For the most part, the McLeod Plantation was a cotton plantation until 1922, and you can see what it was like back in the day during tours.
You'll learn about the relationships of those who lived on the plantation, tour parts of the 37-acre expanse, and view a kitchen, dairy area, worship center, cotton gin house, cemetery, and riverside outdoor pavilion.
You will also get to view the McLeod Oak, which is thought to be around 600 years old.
Address: 325 Country Club Dr, Charleston, SC 29412
The Nathaniel Russell House was built at the turn of the 19th century by the eponymous man, a Southern merchant of considerable wealth.
It is architecturally distinguished and has become one of the most popular Charleston attractions among other historic homes.
The house has undergone some interior restoration and renovation, but this is done to provide insight into the life and times of the Russell family with greater accuracy.
Close to 20 enslaved workers were purchased by the Russell family, and the entire house was built by them under the instruction and plans of an unknown architect.
The house is known for its beautiful spiraling staircase, numerous detailed pieces of furniture, and beautifully landscaped gardens.
Knowledgeable guides will bring you through the house and grounds, providing information on the house's life and history.
Address: 51 Meeting St, Charleston, SC 29401
Aiken-Rhett House is a unique museum that brings you back to 19th-century Charleston life.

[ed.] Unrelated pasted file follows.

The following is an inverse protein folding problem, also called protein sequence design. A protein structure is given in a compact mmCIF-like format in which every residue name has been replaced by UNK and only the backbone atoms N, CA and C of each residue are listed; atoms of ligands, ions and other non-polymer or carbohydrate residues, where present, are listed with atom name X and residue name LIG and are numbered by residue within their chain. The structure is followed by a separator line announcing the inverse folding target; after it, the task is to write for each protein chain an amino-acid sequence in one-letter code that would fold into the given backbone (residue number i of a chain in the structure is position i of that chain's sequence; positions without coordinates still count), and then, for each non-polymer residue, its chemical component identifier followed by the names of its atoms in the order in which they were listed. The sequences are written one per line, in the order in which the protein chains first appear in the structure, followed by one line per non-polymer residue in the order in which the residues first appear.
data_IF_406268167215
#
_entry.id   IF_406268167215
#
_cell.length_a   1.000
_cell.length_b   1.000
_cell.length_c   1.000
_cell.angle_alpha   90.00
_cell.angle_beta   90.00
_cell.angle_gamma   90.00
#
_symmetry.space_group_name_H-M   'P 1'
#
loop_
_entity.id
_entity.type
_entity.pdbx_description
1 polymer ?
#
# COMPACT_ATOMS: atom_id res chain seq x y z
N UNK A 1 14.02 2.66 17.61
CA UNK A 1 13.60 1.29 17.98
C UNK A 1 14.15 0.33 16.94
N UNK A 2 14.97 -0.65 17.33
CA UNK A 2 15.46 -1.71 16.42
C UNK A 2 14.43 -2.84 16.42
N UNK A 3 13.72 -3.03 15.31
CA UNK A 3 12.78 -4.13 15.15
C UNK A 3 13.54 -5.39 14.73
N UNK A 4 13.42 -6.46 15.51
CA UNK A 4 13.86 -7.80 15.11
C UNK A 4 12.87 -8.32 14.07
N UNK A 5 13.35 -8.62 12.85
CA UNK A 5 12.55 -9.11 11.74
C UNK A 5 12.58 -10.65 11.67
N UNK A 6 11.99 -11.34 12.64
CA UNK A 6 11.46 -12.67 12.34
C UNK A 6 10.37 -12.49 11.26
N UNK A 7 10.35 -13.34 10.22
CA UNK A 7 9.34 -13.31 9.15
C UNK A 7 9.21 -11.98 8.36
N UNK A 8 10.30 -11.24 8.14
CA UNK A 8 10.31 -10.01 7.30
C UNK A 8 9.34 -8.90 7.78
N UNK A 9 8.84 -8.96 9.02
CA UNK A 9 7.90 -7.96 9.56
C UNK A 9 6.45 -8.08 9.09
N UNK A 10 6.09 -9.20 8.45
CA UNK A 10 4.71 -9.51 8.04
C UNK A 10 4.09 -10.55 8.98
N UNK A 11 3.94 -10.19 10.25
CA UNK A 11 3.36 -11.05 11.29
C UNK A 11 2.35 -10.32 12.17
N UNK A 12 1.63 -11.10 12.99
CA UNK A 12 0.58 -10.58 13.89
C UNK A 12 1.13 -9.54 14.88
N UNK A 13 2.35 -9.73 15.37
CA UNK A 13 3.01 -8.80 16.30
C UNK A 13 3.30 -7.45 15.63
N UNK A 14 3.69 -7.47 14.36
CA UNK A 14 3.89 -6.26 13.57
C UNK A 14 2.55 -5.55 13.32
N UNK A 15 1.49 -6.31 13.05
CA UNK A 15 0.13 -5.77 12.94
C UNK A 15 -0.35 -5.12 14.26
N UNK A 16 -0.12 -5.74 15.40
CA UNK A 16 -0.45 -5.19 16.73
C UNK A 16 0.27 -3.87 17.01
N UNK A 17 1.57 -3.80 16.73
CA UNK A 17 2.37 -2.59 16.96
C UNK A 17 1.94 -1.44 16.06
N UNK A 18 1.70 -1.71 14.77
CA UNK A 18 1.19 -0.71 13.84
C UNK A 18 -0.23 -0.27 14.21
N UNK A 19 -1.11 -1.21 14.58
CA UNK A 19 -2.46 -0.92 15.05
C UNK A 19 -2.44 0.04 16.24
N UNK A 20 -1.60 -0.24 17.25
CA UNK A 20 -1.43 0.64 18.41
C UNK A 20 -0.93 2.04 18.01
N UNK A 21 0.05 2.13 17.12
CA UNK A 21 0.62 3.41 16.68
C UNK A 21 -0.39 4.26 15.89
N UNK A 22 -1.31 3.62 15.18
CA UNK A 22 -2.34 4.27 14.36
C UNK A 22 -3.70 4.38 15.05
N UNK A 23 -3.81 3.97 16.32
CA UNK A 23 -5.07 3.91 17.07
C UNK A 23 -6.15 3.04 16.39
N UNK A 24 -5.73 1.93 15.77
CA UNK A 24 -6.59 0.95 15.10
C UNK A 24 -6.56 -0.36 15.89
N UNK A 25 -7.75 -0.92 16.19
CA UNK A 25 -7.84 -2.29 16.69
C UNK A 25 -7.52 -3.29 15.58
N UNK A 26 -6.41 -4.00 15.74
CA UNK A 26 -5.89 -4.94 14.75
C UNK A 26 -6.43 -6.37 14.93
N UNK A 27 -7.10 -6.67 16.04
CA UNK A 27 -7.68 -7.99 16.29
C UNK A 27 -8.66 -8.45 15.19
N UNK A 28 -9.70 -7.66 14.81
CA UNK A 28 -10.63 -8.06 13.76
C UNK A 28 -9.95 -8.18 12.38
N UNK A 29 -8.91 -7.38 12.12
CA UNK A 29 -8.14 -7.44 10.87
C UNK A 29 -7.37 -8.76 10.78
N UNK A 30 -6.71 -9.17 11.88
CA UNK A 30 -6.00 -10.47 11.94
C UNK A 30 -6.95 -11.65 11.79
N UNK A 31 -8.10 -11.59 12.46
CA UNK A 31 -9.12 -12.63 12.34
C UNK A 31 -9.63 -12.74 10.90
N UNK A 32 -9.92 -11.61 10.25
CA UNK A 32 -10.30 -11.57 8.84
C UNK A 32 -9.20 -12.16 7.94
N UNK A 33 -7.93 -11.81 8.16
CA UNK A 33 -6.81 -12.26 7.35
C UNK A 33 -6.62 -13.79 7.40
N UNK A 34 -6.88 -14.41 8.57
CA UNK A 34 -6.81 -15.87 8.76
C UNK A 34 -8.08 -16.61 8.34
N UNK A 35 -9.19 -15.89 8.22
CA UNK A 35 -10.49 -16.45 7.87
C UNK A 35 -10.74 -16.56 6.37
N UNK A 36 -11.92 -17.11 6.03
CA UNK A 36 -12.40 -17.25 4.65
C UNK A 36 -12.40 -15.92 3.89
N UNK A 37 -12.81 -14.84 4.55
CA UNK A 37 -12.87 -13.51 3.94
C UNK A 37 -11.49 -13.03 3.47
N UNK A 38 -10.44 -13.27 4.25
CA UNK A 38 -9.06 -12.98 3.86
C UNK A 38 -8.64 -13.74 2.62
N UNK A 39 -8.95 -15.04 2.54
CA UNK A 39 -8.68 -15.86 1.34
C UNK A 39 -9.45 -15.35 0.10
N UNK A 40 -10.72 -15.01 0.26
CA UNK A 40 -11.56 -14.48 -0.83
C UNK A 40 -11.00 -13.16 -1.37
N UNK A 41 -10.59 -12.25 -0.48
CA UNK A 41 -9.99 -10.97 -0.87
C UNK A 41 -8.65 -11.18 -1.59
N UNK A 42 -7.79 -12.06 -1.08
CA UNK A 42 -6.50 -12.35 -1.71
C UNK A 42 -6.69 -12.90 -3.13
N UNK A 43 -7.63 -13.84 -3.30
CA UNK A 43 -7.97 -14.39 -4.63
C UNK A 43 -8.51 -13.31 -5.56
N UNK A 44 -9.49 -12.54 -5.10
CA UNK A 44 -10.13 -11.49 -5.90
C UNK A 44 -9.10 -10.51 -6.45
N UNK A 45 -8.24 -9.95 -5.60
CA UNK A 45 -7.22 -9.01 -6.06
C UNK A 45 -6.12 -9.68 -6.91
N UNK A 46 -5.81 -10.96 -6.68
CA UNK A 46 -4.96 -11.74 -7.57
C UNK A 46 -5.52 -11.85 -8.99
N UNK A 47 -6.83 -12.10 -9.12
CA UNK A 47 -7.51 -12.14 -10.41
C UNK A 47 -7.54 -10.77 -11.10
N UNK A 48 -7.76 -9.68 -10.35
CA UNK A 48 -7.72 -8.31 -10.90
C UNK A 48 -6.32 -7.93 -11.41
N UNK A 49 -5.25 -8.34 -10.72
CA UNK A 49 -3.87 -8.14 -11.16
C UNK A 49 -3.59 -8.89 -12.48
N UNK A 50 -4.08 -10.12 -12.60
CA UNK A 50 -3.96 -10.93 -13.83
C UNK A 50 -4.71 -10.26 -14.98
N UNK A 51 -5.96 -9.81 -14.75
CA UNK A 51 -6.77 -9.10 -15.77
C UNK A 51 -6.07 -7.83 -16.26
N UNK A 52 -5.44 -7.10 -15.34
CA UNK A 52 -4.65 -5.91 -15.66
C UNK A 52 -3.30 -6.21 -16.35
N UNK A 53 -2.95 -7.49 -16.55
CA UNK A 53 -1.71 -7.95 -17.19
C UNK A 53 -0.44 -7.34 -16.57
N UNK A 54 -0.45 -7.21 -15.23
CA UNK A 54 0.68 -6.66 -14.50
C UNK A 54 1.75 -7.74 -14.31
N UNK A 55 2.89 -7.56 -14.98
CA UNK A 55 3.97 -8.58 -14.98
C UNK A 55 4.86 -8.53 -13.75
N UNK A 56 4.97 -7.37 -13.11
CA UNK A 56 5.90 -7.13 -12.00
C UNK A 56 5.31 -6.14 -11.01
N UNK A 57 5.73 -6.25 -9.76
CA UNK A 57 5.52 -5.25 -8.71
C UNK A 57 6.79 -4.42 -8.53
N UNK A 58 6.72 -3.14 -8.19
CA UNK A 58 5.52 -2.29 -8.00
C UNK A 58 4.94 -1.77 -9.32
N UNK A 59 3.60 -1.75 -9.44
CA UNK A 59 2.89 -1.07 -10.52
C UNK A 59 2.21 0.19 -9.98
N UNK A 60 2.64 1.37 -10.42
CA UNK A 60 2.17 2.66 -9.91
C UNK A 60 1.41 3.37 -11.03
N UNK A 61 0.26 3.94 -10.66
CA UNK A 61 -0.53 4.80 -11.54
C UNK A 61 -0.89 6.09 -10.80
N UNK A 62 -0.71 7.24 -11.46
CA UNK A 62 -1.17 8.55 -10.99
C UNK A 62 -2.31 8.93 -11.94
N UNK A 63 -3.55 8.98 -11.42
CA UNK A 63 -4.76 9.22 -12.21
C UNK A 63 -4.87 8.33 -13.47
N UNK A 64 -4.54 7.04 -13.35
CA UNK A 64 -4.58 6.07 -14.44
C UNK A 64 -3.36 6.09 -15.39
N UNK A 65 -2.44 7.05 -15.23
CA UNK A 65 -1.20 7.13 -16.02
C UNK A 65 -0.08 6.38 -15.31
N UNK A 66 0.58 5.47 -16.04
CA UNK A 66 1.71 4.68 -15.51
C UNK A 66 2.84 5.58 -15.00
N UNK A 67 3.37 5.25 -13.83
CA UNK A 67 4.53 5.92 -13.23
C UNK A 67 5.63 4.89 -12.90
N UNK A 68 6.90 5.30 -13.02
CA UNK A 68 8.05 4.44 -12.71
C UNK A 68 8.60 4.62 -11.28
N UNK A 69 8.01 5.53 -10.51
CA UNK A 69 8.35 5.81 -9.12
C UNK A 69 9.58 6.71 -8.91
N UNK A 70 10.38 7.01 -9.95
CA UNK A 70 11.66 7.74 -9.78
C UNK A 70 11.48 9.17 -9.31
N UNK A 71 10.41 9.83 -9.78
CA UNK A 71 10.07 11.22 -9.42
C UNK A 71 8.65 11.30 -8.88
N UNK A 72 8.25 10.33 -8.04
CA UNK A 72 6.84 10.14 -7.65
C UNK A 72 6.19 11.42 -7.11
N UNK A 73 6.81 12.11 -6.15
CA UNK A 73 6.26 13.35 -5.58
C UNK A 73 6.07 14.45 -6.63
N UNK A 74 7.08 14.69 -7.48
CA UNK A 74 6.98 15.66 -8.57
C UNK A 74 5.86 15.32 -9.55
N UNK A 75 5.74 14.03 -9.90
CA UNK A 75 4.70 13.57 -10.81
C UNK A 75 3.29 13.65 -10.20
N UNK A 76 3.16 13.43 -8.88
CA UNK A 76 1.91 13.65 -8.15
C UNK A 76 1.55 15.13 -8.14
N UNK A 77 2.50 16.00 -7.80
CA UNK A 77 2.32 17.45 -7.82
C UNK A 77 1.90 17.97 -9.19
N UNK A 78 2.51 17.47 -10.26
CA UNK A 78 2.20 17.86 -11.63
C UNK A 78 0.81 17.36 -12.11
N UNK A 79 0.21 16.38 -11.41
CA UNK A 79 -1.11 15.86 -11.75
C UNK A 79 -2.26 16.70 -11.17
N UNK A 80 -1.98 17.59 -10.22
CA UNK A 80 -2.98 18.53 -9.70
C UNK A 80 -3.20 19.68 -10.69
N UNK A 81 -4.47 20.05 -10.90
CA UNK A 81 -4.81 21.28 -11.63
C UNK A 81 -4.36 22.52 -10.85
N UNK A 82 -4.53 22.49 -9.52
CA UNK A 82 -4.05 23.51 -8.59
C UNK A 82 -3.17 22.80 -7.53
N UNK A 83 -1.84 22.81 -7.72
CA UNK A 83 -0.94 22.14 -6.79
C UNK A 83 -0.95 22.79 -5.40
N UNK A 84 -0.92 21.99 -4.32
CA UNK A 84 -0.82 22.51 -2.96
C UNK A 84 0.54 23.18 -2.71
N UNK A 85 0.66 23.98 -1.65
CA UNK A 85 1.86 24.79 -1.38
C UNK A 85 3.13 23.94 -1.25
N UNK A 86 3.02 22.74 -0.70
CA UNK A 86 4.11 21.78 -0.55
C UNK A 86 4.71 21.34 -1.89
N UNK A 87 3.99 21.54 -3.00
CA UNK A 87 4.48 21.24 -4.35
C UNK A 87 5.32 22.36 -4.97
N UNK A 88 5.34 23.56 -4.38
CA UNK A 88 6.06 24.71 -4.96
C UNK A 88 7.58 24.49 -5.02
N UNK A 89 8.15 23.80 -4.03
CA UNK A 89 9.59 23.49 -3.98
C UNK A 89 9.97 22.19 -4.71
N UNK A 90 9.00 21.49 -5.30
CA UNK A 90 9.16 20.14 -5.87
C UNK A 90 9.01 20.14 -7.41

It was built in the early 1800s and expanded in the middle of the century.
This is an educational, unique location, with its original style very much preserved for today's guests, making it one of the most interesting places in Charleston.
The house is beautiful, filled with a period, antique furniture, bronze chandeliers, and its original wallpaper.
The grounds are also worth exploring, and you'll be able to view the stables, kitchen, and slave quarters.
The quarters, in particular, are both sobering and educational, remaining untouched to preserve their original flooring and paint condition that evokes the harsh conditions of those enslaved to work here.
Viewing the grounds before the house is recommended, as it will grant you more insight into how the home was run.
Address: 48 Elizabeth St, Charleston, SC 29403
The historic Old Charleston City Jail has a storied and haunted past that guests may now explore for its architectural and historical significance.
A trip here is sobering, but it's one of the most exciting things to do in Charleston.
The building was constructed in 1802 and used as the city jail until 1939; its remodeled appearance from 1855 remains today.